Agricultural service delivery through mobile phones: Local innovation and technological opportunities in Kenya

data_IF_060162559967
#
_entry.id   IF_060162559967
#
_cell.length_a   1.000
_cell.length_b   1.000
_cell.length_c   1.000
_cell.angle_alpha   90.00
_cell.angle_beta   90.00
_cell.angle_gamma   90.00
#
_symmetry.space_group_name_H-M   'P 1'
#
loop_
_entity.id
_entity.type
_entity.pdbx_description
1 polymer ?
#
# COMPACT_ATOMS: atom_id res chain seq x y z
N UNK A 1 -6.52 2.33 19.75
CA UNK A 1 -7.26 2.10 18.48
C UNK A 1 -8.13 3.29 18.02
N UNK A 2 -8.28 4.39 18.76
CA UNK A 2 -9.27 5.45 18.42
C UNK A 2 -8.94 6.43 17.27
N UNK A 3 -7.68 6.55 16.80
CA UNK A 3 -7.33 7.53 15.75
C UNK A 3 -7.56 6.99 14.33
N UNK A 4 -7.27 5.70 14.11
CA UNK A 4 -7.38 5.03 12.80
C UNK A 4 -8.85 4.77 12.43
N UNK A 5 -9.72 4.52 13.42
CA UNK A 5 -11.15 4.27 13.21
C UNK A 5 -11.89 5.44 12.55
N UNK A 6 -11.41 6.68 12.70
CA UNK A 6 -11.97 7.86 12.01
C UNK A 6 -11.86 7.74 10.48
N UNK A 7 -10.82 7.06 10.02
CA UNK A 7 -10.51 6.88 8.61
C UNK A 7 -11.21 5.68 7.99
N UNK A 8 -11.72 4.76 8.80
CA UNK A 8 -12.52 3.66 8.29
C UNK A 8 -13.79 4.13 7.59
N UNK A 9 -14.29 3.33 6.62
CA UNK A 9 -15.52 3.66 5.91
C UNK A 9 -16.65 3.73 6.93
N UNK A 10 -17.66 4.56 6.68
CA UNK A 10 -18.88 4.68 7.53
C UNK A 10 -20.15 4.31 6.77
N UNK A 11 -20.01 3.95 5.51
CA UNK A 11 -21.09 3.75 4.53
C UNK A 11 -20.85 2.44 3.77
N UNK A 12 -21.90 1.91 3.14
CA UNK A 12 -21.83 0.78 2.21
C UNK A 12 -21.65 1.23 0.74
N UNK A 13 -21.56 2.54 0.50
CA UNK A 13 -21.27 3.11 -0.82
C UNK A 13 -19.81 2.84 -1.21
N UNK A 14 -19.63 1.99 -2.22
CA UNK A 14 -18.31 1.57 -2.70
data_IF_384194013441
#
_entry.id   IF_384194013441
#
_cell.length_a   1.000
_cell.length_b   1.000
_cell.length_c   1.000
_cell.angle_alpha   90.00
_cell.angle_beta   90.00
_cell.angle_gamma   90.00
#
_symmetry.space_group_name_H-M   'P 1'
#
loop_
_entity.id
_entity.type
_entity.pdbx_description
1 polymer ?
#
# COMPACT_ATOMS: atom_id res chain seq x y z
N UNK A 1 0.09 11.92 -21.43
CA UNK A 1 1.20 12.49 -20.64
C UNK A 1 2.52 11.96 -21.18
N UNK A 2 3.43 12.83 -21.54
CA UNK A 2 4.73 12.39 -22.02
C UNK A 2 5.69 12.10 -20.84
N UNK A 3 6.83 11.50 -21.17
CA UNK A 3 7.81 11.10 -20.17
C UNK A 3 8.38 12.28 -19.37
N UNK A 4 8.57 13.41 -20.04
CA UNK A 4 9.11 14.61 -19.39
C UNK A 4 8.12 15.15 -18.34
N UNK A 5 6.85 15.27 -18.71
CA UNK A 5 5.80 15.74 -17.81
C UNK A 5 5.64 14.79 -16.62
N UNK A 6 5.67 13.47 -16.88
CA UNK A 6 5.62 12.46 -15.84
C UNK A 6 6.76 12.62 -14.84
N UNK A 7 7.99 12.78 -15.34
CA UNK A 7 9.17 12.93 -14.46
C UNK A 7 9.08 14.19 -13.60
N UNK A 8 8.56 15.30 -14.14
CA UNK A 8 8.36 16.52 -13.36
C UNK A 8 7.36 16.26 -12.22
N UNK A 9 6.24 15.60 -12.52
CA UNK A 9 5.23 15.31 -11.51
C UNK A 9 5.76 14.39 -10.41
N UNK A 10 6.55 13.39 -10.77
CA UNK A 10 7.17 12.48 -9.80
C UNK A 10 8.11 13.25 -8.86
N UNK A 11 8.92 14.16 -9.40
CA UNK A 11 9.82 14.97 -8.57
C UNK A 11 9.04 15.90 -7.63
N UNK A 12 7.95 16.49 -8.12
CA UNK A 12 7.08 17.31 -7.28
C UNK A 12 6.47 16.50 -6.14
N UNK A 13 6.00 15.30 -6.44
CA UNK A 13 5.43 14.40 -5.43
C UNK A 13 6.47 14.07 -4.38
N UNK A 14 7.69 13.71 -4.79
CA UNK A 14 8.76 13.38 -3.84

This book chapter published by Springer elaborates on the spread of mobile phone use across Kenya and the opportunities this brings to improve service delivery for smallscale farmers. International and local companies have already started to capitalize on these opportunities, although many mobile phone-enabled services (m-services) are still at an early stage. Kenya has emerged as a leader in m-service development in Sub-Saharan Africa. The authors assesses the key factors that have helped the local innovation scene to emerge and reviews existing agricultural m-services that provide Kenyan farmers with access to information and learning, financial services, and input and output markets. They particularly point to the start-up/innovation environment, the government policy, the mobile banking services already in place, and the growing customers base. The author concludes by stressing that m-services can only ever be part of a broader solution. Farmers in the developing world face a multitude of challenges, some of which can be addressed through m-services, but many others of which cannot. Therefore, m-service should be embedded in complementary support programs and infrastructure developments to tackle other production and marketing limitations. Such complementary measures do not necessarily need to be implemented by the m-service provider, but can be the responsibility of other actors, such as companies, non-governmental organizations or government departments.